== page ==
Community-centered journalism needs to be like communities themselves: based on the priorities and interests of the people who live there, no two exactly the same.
It “centers both the needs of the community and its assets and has the goal of improving the communication health of the community,” says Andrea Wenzel, an assistant professor at Klein College of Media and Communication and Temple University. She’s also the author of a new book on the subject of community-centered journalism from the University of Illinois Press.
The book isn’t necessarily a how-to guide or an outline that should be read as the end-all, be-all meant to save journalism, but it can help both communities and newsrooms prioritize the needs of the people who live there.
“I hope the two can be related, through this process of community-centered journalism,” she says. “It can repair a lot of the problems of journalism and the way we’ve traditionally been practicing it.”
As the concept’s name suggests, community-centered journalism needs to start with the people in the municipality or region covered by a publication or other outlet.
“You start out by trying to find out what information needs the community has and also what assets they have,” Wenzel says. “There may already be things that are helpful and valuable in a community. There might be lots of strong community organizations or really vibrant social media pages. There might be things that already exist and you can collaborate. The first step is to get a sense of what the needs and assets are.”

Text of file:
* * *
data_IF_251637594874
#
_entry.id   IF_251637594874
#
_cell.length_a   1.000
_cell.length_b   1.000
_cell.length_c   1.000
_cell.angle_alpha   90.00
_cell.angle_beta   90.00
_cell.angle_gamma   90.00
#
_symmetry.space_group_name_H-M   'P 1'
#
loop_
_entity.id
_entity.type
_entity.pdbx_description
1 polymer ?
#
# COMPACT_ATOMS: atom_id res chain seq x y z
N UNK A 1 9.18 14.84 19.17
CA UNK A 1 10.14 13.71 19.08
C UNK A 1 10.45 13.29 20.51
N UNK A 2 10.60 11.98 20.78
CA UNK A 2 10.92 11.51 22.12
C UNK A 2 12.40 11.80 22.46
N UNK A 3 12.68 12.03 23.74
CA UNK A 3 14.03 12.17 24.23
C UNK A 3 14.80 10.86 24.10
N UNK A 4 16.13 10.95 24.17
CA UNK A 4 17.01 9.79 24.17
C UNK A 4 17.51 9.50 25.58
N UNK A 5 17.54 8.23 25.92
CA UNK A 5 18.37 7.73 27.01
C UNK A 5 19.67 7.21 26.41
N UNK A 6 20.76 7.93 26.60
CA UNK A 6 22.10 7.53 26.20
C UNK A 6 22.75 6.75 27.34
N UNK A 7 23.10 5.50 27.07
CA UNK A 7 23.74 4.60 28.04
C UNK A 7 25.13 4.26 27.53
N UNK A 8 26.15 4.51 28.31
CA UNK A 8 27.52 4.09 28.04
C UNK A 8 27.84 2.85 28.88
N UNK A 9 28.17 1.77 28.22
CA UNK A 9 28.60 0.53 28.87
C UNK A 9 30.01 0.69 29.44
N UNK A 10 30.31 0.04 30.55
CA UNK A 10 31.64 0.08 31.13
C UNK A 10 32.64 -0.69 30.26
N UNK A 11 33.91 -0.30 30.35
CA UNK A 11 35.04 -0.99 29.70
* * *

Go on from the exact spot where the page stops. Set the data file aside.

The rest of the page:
Newsrooms traditionally see themselves as the point of origin for something like this, but that doesn’t have to be the case, she adds. “Some projects might start with community members and work with newsrooms, but have the core in the community. The basic idea is, if you think about communication health for the community, it’ll end up benefiting everybody. It’s a different motivation from what newsrooms have done.”
Each community might have a different set of priorities: People in one location might want more high school and college sports coverage; another might want more information on local government and politics. But it isn’t until that information is sought and collected that a newsroom or organization can know for sure.
Community-centered journalism is “not going to generate a one-size-fits-all solution, but it’s a process that can be applied in different places,” Wenzel says.
It’s All Journalism host Michael O’Connell talks a friend of the podcast, Andrea Wenzel, assistant professor at Klein College of Media and Communication and Temple University, about her new book on community-centered journalism. They discuss the importance of learning a community’s priorities and information needs as a way to improve coverage and create better and more tailored solutions.